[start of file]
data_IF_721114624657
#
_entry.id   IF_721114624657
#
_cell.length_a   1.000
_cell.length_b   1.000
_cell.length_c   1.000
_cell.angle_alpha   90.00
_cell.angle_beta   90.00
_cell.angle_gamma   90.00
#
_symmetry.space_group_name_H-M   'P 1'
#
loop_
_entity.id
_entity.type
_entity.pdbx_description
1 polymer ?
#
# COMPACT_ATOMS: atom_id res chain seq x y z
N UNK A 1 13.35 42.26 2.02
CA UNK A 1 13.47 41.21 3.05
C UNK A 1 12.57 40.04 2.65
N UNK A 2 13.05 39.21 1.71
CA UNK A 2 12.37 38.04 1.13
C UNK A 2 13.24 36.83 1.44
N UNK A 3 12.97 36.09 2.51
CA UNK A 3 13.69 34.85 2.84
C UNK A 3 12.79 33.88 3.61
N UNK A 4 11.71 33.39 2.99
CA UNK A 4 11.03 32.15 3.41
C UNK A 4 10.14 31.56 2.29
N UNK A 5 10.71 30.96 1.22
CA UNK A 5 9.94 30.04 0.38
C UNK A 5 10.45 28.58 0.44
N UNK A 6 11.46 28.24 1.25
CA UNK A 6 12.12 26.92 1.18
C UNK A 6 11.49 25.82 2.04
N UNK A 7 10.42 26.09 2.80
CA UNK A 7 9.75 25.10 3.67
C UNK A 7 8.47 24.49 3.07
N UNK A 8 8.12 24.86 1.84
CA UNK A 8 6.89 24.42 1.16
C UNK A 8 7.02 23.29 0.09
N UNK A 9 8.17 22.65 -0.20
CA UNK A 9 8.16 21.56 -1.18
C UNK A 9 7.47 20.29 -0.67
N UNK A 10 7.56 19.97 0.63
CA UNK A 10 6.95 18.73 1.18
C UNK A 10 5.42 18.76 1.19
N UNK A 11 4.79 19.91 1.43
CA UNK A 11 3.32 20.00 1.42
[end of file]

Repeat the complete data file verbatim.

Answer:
data_IF_721114624657
#
_entry.id   IF_721114624657
#
_cell.length_a   1.000
_cell.length_b   1.000
_cell.length_c   1.000
_cell.angle_alpha   90.00
_cell.angle_beta   90.00
_cell.angle_gamma   90.00
#
_symmetry.space_group_name_H-M   'P 1'
#
loop_
_entity.id
_entity.type
_entity.pdbx_description
1 polymer ?
#
# COMPACT_ATOMS: atom_id res chain seq x y z
N UNK A 1 13.35 42.26 2.02
CA UNK A 1 13.47 41.21 3.05
C UNK A 1 12.57 40.04 2.65
N UNK A 2 13.05 39.21 1.71
CA UNK A 2 12.37 38.04 1.13
C UNK A 2 13.24 36.83 1.44
N UNK A 3 12.97 36.09 2.51
CA UNK A 3 13.69 34.85 2.84
C UNK A 3 12.79 33.88 3.61
N UNK A 4 11.71 33.39 2.99
CA UNK A 4 11.03 32.15 3.41
C UNK A 4 10.14 31.56 2.29
N UNK A 5 10.71 30.96 1.22
CA UNK A 5 9.94 30.04 0.38
C UNK A 5 10.45 28.58 0.44
N UNK A 6 11.46 28.24 1.25
CA UNK A 6 12.12 26.92 1.18
C UNK A 6 11.49 25.82 2.04
N UNK A 7 10.42 26.09 2.80
CA UNK A 7 9.75 25.10 3.67
C UNK A 7 8.47 24.49 3.07
N UNK A 8 8.12 24.86 1.84
CA UNK A 8 6.89 24.42 1.16
C UNK A 8 7.02 23.29 0.09
N UNK A 9 8.17 22.65 -0.20
CA UNK A 9 8.16 21.56 -1.18
C UNK A 9 7.47 20.29 -0.67
N UNK A 10 7.56 19.97 0.63
CA UNK A 10 6.95 18.73 1.18
C UNK A 10 5.42 18.76 1.19
N UNK A 11 4.79 19.91 1.43
CA UNK A 11 3.32 20.00 1.42